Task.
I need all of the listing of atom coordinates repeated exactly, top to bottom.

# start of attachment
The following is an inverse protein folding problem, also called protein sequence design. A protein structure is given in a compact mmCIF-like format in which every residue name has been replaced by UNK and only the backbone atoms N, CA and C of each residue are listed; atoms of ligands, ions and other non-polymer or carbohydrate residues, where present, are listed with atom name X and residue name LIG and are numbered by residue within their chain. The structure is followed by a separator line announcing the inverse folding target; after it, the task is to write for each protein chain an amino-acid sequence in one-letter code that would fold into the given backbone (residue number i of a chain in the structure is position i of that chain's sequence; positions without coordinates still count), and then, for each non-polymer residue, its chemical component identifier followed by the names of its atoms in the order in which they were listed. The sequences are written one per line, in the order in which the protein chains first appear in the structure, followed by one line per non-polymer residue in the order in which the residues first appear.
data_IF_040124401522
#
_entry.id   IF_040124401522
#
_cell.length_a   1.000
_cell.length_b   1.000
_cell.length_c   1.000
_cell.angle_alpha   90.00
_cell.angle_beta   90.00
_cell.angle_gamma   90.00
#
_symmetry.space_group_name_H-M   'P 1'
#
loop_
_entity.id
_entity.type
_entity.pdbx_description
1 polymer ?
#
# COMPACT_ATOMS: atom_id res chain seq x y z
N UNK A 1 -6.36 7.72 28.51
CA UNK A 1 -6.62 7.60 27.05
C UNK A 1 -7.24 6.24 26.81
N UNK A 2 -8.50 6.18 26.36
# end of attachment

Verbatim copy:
The following is an inverse protein folding problem, also called protein sequence design. A protein structure is given in a compact mmCIF-like format in which every residue name has been replaced by UNK and only the backbone atoms N, CA and C of each residue are listed; atoms of ligands, ions and other non-polymer or carbohydrate residues, where present, are listed with atom name X and residue name LIG and are numbered by residue within their chain. The structure is followed by a separator line announcing the inverse folding target; after it, the task is to write for each protein chain an amino-acid sequence in one-letter code that would fold into the given backbone (residue number i of a chain in the structure is position i of that chain's sequence; positions without coordinates still count), and then, for each non-polymer residue, its chemical component identifier followed by the names of its atoms in the order in which they were listed. The sequences are written one per line, in the order in which the protein chains first appear in the structure, followed by one line per non-polymer residue in the order in which the residues first appear.
data_IF_040124401522
#
_entry.id   IF_040124401522
#
_cell.length_a   1.000
_cell.length_b   1.000
_cell.length_c   1.000
_cell.angle_alpha   90.00
_cell.angle_beta   90.00
_cell.angle_gamma   90.00
#
_symmetry.space_group_name_H-M   'P 1'
#
loop_
_entity.id
_entity.type
_entity.pdbx_description
1 polymer ?
#
# COMPACT_ATOMS: atom_id res chain seq x y z
N UNK A 1 -6.36 7.72 28.51
CA UNK A 1 -6.62 7.60 27.05
C UNK A 1 -7.24 6.24 26.81
N UNK A 2 -8.50 6.18 26.36